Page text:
Colin Edwards lets rip at what he views as the narrowness and snobbery of BBC Scotland comedy
A COMEDY WRITER was told to send his script to London instead of producing it in Scotland because audiences south of the border are more “comfortable” with intelligent comedy, according to author Colin Edwards.
Edwards, behind radio shows ‘The Franz Kafka Big Band’ and ‘The Atrocity Machine’ for BBC Radio Scotland and Channel 4 Radio respectively, claims he went through a patronising commissioning process in Glasgow where producers rejected his work as too “intellectual” for a domestic Scottish audience.
The comedy writer and radio producer, explaining his experience at length in an online blog, hits out at what he views as the narrowness of BBC Scotland comedy output, and an unwillingness to support local creative talent.
After his script had been rejected as, on his account, “too intellectual for television”, Edwards states it was recommended that he sent the script to BBC 2 in London.
He claims BBC Scotland commissioners gave this advice on the basis that: “English people are more, shall we say…’comfortable’ with intelligent comedy.” Instead, Edwards claims that scripts most likely to be accepted in Scotland are set in Glasgow, preferably male-centric, and not too ‘intellectual’.
Edwards said the episode left him “stunned and, depressingly, vindicated as I had always had the suspicion something like this had been going [on]. But it also meant I was living in a country whose national broadcaster appeared to have absolutely zero respect or regard for its own population.”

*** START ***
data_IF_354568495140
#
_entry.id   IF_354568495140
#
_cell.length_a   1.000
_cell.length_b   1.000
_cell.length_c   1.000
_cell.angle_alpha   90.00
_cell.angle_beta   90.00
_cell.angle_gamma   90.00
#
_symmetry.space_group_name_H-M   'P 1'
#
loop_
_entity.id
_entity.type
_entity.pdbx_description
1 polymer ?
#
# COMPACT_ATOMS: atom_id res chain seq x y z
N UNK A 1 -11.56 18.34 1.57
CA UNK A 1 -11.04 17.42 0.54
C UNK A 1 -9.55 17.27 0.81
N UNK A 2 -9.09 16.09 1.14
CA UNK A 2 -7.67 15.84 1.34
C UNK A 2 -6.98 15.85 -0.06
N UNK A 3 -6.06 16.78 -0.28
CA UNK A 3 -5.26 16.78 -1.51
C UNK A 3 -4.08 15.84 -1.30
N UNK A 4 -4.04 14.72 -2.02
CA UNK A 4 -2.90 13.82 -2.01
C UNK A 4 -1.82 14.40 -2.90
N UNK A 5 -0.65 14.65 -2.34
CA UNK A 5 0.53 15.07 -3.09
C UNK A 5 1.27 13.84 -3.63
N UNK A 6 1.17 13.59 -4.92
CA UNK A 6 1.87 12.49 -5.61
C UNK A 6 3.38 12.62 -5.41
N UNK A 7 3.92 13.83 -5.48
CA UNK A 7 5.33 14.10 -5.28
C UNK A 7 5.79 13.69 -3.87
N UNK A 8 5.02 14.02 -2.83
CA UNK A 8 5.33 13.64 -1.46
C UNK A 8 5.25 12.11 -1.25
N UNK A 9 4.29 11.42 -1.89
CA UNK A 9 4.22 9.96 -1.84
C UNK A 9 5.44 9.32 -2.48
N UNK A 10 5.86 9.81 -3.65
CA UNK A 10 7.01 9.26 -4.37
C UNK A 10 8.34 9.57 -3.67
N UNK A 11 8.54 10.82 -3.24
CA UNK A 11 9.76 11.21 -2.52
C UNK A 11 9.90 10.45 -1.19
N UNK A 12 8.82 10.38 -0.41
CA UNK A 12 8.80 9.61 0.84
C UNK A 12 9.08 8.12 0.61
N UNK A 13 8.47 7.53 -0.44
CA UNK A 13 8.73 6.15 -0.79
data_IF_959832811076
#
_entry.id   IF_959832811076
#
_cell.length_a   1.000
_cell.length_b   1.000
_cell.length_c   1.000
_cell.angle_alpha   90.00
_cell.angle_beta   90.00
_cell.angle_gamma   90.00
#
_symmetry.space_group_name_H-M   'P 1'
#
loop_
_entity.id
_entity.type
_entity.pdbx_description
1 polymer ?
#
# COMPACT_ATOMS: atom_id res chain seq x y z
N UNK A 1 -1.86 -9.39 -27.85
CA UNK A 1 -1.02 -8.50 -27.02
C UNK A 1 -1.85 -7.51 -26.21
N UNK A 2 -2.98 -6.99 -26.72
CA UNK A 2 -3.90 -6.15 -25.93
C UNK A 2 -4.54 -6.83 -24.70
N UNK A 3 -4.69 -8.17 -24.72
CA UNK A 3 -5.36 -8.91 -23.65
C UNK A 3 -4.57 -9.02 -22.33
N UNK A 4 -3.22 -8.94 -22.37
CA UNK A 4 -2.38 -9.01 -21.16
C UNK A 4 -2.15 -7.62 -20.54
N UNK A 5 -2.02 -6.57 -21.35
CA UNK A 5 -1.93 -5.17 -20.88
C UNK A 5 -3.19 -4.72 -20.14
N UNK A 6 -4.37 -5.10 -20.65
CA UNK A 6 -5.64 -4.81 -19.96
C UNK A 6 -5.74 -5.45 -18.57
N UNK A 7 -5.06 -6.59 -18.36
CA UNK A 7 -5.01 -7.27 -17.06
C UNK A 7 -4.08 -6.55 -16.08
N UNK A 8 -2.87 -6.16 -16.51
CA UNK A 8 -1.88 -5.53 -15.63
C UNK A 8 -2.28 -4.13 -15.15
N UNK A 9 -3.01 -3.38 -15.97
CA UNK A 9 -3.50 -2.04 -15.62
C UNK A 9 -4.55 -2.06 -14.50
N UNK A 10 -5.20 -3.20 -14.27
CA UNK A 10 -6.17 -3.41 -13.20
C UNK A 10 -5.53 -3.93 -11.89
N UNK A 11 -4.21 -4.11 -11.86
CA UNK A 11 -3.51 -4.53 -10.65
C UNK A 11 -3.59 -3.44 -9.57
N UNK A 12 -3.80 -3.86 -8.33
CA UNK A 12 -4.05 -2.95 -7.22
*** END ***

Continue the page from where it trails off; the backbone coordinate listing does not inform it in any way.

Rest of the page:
Read: The BBC and ‘the Nations’: How will the White Paper impact Scotland?
He attributes part of the problem to BBC producers being unrepresentative of the general population, and lacking confidence in the public’s ability to enjoy and understand a variety of television content.
However, Edwards also said the state of the media was not an issue with individuals or the BBC’s Pacific Quay Govan HQ but “a myriad of elements ranging from the rampancy of capitalism, the state of the media in general, an exertion of limitations by the BBC in London and, in the end, the same age old reason — money and ratings.”
Ewan Angus, TV commissioning editor at BBC Scotland rejected the allegations: “I totally refute this account of an event that took place several years ago. BBC Scotland is open-minded in its approach to considering, commissioning and producing comedy shows.
“A snapshot of programmes produced from BBC Scotland illustrates this – from Still Game, Bob Servant Independent, Gary: Tank Commander, Jack Docherty’s Stop/Start, Scot Squad to Two Doors Down on television and Breaking the News on radio. We cannot commission every script idea we receive and eventually it comes down to a judgement call on what we believe would work best for our audiences.
“It’s nonsense to suggest that we would dismiss an idea on the grounds it was ‘too intellectual’. I certainly would not have rejected a script idea simply because it referenced Socrates – he was one of the finest midfielders Brazil ever produced.”
BBC Scotland, which faced unprecedented public criticism during the independence referendum, has since been contemplating a review of its funding, management and commissioning during the organisation’s wider charter renewal process.
BBC Scotland executives have called for more autonomy and funding to reflect the changing political context in Scotland.
Proposals for a ‘Scottish Six’ news show have been put in motion to develop the station’s content.
Picture courtesy of Alex Hunter